Harrison County supervisors on Monday took the first step toward repairing several sections of eroded beach.
“It’s getting to the point where it’s encroaching on our seawall,” said Chuck Loftis, director of the Sand Beach Authority. “It’s been about 10 years since we had a renourishment.”
The project will require about 200,000 cubic yards of sand and cost between $3 million and $3.5 million, according to Dax Alexander of Brown, Mitchell & Alexander Inc., the firm the county voted to hire provided they agree on the fee for engineering on the project. The firm had been planning to ask for about 10 percent of the project cost for engineering, permitting, inspection and surveying.
He said the longest stretch of beach that needs to be replenished is between Cowan and Tegarden roads in Gulfport. The most severely damaged portion is at Coffee Creek near Hewes Avenue in Gulfport, where “we’ve got water lapping on that seawall” threatening to undermine it, Alexander said.
Other trouble spots are at Henderson Avenue in Pass Christian; Pitcher Point in Long Beach; Jeff Davis Avenue, just west of Long Beach Harbor; Broad Avenue in Gulfport; just west of the old Broadwater property in Biloxi; and Chalmers Drive in Biloxi,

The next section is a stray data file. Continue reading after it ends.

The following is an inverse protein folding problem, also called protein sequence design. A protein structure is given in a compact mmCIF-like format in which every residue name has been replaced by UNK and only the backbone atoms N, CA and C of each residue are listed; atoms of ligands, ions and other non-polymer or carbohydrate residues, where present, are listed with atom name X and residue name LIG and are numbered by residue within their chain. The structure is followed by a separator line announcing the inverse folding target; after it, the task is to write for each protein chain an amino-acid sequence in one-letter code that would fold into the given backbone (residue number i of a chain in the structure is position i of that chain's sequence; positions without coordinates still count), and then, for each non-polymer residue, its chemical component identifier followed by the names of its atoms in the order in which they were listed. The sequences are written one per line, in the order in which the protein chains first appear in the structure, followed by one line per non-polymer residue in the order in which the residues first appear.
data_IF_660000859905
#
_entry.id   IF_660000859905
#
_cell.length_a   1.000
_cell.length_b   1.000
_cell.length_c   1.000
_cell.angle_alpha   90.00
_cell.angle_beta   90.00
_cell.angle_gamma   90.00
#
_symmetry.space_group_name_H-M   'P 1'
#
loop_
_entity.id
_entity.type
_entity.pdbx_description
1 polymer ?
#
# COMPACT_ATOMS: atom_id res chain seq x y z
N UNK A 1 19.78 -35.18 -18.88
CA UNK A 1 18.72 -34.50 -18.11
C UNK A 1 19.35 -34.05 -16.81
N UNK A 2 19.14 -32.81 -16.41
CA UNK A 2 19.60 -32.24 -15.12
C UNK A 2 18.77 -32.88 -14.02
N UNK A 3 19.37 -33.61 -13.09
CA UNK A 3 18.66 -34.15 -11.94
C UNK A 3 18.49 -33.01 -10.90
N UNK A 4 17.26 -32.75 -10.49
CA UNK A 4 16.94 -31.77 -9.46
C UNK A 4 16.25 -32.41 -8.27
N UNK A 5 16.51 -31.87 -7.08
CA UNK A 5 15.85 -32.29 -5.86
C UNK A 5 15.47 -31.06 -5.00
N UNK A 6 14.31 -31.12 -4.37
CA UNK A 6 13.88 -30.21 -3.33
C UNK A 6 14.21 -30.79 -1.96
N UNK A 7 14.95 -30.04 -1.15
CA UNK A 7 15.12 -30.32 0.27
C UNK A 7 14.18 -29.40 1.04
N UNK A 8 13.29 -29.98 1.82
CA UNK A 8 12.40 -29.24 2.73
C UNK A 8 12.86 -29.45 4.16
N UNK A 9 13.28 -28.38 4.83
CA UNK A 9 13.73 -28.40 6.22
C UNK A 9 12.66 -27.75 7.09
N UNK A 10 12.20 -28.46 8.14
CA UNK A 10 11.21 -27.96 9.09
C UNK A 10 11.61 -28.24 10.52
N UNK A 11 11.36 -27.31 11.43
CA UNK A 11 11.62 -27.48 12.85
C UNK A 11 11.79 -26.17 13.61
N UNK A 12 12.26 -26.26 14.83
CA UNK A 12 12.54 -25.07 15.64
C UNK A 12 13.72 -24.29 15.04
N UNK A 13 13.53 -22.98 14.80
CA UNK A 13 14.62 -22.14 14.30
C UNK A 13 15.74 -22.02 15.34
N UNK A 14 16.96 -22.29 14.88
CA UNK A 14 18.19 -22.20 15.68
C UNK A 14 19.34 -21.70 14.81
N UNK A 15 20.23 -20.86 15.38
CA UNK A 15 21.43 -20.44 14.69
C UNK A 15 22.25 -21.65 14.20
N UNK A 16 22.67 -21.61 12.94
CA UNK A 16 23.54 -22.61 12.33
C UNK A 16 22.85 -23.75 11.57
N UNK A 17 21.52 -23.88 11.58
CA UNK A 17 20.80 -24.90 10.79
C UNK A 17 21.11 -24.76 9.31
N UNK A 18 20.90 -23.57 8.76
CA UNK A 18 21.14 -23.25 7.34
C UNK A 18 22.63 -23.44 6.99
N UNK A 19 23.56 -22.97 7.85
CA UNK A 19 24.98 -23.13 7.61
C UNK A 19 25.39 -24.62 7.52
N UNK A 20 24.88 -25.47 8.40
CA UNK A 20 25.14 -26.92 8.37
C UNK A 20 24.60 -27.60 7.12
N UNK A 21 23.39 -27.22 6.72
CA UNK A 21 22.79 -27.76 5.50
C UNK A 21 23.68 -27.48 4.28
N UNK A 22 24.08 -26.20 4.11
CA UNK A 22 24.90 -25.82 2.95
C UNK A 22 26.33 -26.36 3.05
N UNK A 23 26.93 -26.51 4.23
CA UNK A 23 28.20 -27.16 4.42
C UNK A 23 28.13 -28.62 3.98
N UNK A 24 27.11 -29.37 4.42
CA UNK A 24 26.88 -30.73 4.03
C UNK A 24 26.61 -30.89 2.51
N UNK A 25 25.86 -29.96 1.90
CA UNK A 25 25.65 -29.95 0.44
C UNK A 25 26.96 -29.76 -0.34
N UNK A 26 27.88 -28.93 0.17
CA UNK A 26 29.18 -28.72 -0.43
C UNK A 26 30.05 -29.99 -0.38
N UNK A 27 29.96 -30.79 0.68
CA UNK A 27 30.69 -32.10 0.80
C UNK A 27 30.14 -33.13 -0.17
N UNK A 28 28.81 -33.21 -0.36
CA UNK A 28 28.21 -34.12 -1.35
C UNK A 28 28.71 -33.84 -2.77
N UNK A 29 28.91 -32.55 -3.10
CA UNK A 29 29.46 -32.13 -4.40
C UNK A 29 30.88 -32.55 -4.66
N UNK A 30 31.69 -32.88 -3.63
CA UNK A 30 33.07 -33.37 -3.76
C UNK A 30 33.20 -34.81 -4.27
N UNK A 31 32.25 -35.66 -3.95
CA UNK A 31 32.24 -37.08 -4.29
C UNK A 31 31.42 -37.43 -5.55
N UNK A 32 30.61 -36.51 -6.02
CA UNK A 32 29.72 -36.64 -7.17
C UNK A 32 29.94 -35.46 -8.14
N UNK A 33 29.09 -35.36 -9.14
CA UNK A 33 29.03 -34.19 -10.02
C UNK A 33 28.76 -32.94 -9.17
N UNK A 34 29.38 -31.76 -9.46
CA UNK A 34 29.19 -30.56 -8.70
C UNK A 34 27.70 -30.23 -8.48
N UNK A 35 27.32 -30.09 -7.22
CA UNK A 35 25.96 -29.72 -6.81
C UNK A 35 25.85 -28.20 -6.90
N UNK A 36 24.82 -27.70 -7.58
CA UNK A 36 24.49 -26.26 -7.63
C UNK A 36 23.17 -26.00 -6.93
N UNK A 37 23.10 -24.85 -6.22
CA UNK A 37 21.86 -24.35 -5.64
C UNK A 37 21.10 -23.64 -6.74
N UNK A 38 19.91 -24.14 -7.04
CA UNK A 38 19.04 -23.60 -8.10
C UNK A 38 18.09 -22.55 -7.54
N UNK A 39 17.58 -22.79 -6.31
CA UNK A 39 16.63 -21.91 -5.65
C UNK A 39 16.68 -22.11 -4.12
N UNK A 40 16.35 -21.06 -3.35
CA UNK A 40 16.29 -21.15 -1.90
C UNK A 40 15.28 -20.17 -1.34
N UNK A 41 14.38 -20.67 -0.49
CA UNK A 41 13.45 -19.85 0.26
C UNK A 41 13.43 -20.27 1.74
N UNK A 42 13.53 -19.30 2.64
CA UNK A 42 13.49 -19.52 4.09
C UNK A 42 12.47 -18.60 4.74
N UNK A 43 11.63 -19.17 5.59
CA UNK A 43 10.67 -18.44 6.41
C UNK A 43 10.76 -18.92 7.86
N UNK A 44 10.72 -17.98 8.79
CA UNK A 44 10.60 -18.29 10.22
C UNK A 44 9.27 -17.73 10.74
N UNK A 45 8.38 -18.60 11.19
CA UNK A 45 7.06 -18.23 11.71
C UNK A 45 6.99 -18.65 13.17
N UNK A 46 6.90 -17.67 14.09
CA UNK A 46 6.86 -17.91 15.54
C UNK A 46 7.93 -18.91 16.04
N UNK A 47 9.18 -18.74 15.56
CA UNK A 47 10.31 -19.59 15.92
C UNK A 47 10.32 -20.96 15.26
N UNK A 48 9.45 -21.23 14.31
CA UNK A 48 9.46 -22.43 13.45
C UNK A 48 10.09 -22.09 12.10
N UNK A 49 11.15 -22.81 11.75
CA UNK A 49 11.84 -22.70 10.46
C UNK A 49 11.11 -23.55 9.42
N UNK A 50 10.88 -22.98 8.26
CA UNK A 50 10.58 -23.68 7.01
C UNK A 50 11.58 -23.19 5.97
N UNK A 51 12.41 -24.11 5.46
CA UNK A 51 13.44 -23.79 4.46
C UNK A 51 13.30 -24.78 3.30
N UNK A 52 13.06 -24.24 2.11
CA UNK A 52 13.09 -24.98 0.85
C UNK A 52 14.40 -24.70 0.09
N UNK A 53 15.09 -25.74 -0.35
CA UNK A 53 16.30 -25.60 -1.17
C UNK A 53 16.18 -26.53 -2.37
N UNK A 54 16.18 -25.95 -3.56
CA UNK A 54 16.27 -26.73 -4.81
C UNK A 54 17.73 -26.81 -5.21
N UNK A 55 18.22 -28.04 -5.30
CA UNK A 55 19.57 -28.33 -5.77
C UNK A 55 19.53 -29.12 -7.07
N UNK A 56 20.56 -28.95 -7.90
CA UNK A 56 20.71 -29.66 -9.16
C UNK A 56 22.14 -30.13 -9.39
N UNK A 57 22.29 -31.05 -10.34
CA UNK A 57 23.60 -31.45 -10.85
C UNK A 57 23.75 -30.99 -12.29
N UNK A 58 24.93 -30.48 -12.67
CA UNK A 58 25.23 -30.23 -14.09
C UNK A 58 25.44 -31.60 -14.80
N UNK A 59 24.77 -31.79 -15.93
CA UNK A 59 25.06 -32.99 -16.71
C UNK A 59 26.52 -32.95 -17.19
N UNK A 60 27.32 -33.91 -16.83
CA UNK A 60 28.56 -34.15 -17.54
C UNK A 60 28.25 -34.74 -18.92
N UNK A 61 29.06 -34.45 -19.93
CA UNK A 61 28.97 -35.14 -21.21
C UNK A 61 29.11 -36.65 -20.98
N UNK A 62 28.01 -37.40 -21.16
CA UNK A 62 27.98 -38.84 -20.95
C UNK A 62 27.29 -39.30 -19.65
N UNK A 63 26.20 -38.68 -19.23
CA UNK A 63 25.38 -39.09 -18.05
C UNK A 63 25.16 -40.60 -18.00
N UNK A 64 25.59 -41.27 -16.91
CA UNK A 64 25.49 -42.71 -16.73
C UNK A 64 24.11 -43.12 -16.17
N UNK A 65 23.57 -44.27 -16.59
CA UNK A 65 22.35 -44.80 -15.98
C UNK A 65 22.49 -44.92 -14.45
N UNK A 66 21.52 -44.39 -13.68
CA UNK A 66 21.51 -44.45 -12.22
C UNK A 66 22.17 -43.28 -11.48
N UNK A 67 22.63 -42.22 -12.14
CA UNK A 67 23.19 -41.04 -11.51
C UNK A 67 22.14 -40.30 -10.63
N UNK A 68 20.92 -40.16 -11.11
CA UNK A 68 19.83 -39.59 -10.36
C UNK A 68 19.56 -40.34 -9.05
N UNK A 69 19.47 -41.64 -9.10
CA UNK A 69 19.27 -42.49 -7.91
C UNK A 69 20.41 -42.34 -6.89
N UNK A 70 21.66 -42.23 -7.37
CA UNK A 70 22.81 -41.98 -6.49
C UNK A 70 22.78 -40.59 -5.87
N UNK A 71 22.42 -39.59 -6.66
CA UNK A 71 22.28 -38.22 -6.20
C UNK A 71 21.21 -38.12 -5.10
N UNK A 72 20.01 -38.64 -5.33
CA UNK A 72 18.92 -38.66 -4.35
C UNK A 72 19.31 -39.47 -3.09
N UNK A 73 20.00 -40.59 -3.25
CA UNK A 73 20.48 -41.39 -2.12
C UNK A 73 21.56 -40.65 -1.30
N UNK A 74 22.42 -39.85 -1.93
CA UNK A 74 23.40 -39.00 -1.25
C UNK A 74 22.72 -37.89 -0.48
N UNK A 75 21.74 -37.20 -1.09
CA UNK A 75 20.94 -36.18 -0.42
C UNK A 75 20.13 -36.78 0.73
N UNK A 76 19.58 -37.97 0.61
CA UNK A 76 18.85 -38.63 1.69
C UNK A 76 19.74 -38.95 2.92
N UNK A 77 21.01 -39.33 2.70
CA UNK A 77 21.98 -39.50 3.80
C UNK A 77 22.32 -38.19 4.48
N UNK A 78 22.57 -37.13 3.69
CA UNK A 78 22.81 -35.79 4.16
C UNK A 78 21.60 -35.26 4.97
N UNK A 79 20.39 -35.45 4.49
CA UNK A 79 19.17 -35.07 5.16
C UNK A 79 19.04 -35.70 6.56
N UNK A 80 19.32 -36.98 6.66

It cost the county about $6 million to replenish the entire beach in 2000. After Katrina, the Corps of Engineers paid a similar amount for a replenishment in 2008, Alexander said.
He said he expected it to take about six months to get a permit from the Corps and planned to ask for bids on the project by October. The actual project will take about four months, he said.
The price will include repairing pipes, outfall and other infrastructure that has been damaged or has deteriorated.
Officials said money for the project is available.
“We have almost $400,000 set aside in the beach renourishment fund and we also have, right now, $5.5 million in the sand beach fund,” Comptroller Jennifer Bell said. County Administrator Pamela Ulrich said they still could do a bond issue.